It was a busy week in camera history when both RED and Canon announced new cameras last week. Canon was the first to announce their new C300 camcorder for professional film-making, but that wasn't the only great camera announced for the market. RED also decided to steal a bit of the limelight by announcing their new Scarlet X 5K camera and pricing. Believe it or not, this isn't the first time that the filmmaking community has seen the Scarlet announced.
All the way back in November of 2009, RED first announced Scarlet to eager filmmakers by showing off pictures of the body, lenses, and accessories that looked almost too good to be true. Well….it almost was. RED soon found that most filmmakers wanted more than just a 2/3rds inch sensor capable of doing 3K. They wanted a full frame sensor that could do 4K if not more in true RED Digital Cinema style. As such their founder Jim Jannard announced a total redesign of the product and an inevitable production delay.
Many professionals thought that would be the end of the Scarlet, but then rumors began to circulate about a total refresh to the line. On Tuesday of last week, RED finally announced what that refresh was, and it's a doozy. They've upgraded the sensor size to include a 14 megapixel (or 5120×2700 pixel) array, have included the option to mount almost any type of lens including Canon's popular EF mount, the ability to capture images in 5K FF REDCODE RAW, frame rates ranging from 23.98 to 59.97, HD-SDI and HDMI outputs, 18 stops of dynamic range, wireless control, and more for only $14,000.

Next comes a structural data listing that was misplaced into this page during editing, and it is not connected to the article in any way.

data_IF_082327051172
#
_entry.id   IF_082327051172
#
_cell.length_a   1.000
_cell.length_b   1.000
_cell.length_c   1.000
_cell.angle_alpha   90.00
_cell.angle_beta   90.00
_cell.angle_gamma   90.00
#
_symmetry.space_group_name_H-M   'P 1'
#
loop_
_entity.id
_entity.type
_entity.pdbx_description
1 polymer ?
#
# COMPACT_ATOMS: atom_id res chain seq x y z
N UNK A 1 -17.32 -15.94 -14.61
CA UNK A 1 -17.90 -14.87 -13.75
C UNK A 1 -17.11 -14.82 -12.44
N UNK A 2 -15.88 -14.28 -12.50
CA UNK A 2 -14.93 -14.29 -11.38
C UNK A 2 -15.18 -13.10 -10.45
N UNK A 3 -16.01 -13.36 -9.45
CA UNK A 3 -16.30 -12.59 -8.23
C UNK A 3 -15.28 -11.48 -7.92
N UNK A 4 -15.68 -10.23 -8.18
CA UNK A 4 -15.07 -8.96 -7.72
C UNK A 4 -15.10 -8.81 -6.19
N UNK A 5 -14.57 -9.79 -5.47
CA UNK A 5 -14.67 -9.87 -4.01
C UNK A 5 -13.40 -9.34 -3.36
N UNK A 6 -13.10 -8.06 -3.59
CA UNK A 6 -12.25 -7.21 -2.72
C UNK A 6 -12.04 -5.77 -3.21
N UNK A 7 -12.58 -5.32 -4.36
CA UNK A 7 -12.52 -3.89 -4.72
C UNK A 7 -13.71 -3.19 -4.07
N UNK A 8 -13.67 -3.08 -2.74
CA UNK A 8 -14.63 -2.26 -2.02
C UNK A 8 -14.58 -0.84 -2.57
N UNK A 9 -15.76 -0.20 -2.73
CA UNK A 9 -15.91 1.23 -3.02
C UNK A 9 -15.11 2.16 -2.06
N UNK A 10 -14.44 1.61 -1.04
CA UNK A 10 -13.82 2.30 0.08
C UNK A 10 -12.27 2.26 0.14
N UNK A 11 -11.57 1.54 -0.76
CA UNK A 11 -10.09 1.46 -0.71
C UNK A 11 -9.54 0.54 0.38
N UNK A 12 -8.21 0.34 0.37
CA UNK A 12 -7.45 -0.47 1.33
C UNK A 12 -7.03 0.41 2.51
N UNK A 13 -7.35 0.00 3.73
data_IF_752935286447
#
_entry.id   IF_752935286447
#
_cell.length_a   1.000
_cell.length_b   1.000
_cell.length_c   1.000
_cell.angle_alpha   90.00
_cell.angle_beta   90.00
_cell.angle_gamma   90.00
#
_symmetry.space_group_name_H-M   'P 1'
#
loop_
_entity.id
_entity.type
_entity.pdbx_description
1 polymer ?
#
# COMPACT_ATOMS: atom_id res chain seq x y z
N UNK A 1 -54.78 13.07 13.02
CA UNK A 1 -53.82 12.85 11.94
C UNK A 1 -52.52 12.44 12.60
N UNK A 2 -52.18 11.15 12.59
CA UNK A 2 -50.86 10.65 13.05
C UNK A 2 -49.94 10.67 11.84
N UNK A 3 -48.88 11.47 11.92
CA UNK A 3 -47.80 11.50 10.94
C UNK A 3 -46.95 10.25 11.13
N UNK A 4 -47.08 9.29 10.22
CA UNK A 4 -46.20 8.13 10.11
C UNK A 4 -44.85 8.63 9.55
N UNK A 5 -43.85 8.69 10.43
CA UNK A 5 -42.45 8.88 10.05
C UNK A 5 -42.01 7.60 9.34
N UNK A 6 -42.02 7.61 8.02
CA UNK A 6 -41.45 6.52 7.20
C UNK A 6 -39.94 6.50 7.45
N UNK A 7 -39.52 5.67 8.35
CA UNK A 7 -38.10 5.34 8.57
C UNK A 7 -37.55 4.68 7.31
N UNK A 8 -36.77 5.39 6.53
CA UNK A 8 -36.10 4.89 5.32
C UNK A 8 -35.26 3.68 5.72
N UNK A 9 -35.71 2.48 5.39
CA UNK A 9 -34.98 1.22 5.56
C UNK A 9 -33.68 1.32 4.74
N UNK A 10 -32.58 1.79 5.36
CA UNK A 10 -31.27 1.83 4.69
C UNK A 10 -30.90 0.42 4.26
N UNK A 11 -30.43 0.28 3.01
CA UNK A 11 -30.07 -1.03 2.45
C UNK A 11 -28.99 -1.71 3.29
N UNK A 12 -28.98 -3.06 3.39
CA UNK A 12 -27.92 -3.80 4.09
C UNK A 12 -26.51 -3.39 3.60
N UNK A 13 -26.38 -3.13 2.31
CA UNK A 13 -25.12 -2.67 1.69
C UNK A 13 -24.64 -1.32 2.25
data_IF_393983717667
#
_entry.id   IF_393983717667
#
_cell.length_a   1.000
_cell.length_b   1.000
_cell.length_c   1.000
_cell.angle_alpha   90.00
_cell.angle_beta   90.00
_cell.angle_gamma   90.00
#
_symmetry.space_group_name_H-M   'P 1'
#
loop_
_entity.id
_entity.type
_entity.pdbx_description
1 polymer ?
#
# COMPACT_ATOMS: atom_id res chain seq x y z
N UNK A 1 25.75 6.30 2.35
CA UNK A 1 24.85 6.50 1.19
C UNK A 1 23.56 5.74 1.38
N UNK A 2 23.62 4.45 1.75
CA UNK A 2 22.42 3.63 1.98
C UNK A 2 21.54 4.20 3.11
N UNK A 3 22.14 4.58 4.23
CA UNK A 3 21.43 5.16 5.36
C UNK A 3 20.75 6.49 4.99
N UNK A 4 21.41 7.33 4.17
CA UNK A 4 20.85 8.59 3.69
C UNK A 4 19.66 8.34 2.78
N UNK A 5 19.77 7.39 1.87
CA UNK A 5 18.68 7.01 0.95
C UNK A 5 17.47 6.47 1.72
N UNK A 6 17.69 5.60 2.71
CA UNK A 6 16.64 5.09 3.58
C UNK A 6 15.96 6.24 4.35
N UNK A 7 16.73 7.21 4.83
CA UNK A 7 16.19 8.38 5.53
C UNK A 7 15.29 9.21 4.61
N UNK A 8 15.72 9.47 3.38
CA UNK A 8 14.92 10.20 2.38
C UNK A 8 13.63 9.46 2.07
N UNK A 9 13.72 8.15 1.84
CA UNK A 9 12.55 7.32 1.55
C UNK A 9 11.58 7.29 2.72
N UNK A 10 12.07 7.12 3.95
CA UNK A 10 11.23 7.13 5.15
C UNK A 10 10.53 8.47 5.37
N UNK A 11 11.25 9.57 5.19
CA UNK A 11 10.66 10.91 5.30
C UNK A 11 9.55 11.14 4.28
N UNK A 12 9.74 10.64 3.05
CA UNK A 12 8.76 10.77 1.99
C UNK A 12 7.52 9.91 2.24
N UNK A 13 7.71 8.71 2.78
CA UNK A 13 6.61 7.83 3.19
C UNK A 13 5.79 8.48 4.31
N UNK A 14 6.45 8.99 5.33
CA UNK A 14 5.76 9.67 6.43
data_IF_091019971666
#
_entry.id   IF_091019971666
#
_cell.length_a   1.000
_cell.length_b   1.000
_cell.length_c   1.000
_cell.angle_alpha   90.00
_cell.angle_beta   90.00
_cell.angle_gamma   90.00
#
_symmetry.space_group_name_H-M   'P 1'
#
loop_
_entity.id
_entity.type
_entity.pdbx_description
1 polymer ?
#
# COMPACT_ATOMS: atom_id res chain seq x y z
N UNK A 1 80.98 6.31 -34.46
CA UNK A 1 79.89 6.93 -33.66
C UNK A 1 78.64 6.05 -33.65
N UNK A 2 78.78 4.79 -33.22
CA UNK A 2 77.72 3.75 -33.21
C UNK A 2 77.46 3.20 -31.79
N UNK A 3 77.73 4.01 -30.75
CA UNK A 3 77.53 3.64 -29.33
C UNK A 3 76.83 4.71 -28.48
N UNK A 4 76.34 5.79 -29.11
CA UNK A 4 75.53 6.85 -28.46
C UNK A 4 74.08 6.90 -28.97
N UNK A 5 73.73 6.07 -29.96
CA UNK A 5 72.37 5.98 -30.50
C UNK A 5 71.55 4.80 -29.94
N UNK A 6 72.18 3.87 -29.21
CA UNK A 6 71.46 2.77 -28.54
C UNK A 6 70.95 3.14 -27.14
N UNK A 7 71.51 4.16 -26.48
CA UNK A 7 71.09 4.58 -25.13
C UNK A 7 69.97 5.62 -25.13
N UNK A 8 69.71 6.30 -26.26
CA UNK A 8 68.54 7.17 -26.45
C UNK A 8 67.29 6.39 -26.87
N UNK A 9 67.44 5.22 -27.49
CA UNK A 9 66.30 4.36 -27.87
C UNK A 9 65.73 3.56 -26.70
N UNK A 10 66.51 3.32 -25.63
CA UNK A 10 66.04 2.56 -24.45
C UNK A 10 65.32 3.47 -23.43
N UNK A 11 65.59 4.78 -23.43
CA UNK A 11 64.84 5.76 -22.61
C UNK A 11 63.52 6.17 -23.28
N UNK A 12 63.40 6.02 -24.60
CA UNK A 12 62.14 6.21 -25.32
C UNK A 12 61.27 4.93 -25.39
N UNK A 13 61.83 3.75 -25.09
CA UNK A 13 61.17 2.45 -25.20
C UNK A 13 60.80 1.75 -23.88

Though this may sound expensive, it's easy to forget that you have to pay for good build quality and professional parts. In fact, the newly announced Canon C300 costs $6,000 more and only shoots in 1080p. That doesn't mean there aren't a few caveats with RED's new design. For whatever reason, instead of having their flagship black body, RED has switched to using what they call "battleship gray" for the brain of the unit. Though it's not the most attractive look, it will undoubtedly not matter to serious filmmakers.
The more serious issue is that the camera only films at a maximum 6 fps in 5K mode, effectively making that resolution worthless for video (though useful for still photography). Even so, it does include the ability to shoot at 23.98 fps in 4K which should make many professionals happy and even at 120 fps when shooting at only 1K. Nonetheless, the RED Scarlet is a real contender for the most affordable cinema-style camera on the market today. It films at not only 24 fps at 4K resolutions, but it's also built like a tank, has a RAW (uncompressed) file format, and is modular meaning you'll be able to use it for years to come even after new camcorders have been announced.
The Scarlet X brain plus an SSD will cost $9,750 while a kit with a battery, controller, and LCD will be around $14,000. RED expects the camera to begin shipping in December.